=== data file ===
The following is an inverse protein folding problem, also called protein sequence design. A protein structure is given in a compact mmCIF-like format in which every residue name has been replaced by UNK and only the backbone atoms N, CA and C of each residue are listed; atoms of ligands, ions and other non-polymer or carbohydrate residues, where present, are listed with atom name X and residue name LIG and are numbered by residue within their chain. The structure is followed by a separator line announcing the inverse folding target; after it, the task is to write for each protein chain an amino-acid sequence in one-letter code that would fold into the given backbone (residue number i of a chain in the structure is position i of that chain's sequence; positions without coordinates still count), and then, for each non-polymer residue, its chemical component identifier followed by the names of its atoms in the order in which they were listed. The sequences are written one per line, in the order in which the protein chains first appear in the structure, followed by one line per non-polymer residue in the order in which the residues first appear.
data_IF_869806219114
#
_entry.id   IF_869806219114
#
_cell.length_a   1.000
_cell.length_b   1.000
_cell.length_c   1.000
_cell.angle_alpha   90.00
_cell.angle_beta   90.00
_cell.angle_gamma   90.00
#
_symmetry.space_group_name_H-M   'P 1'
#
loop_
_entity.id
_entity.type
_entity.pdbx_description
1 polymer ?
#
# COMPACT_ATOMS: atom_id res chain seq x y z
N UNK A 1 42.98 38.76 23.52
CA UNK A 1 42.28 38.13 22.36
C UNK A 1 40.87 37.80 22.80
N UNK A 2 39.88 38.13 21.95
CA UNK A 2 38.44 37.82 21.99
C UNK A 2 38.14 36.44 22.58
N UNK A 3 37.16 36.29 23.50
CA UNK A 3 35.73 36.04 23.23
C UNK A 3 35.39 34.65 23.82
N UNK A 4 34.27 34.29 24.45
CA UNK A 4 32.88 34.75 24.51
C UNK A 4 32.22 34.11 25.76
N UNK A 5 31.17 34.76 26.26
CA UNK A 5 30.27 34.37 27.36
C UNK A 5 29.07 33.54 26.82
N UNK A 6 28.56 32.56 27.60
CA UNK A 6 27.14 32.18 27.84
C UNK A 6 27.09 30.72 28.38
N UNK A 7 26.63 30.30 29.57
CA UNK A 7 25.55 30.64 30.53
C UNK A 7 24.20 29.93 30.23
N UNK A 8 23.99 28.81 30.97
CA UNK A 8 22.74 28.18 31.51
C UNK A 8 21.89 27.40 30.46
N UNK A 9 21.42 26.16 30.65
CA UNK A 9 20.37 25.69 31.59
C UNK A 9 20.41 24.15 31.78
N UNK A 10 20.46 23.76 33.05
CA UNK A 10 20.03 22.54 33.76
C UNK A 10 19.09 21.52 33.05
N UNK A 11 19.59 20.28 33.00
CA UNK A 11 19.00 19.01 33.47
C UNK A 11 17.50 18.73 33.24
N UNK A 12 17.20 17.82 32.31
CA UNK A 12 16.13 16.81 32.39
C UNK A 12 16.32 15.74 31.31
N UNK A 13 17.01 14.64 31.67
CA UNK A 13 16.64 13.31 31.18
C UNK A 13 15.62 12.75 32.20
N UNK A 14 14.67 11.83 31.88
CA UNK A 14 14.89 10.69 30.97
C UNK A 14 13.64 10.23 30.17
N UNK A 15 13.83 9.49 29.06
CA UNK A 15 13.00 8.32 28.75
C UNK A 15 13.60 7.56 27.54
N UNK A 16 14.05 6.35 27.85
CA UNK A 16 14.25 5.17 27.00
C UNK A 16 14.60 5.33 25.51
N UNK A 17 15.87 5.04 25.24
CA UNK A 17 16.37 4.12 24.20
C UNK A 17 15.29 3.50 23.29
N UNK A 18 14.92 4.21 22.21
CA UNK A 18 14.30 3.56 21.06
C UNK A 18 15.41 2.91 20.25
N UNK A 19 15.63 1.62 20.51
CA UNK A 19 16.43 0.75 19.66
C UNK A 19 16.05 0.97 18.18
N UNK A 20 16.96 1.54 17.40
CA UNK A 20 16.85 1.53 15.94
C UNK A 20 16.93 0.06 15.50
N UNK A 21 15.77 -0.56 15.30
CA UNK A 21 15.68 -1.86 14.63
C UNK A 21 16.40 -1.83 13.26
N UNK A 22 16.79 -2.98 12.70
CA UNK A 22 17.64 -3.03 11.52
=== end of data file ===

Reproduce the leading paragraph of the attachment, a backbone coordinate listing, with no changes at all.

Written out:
The following is an inverse protein folding problem, also called protein sequence design. A protein structure is given in a compact mmCIF-like format in which every residue name has been replaced by UNK and only the backbone atoms N, CA and C of each residue are listed; atoms of ligands, ions and other non-polymer or carbohydrate residues, where present, are listed with atom name X and residue name LIG and are numbered by residue within their chain. The structure is followed by a separator line announcing the inverse folding target; after it, the task is to write for each protein chain an amino-acid sequence in one-letter code that would fold into the given backbone (residue number i of a chain in the structure is position i of that chain's sequence; positions without coordinates still count), and then, for each non-polymer residue, its chemical component identifier followed by the names of its atoms in the order in which they were listed. The sequences are written one per line, in the order in which the protein chains first appear in the structure, followed by one line per non-polymer residue in the order in which the residues first appear.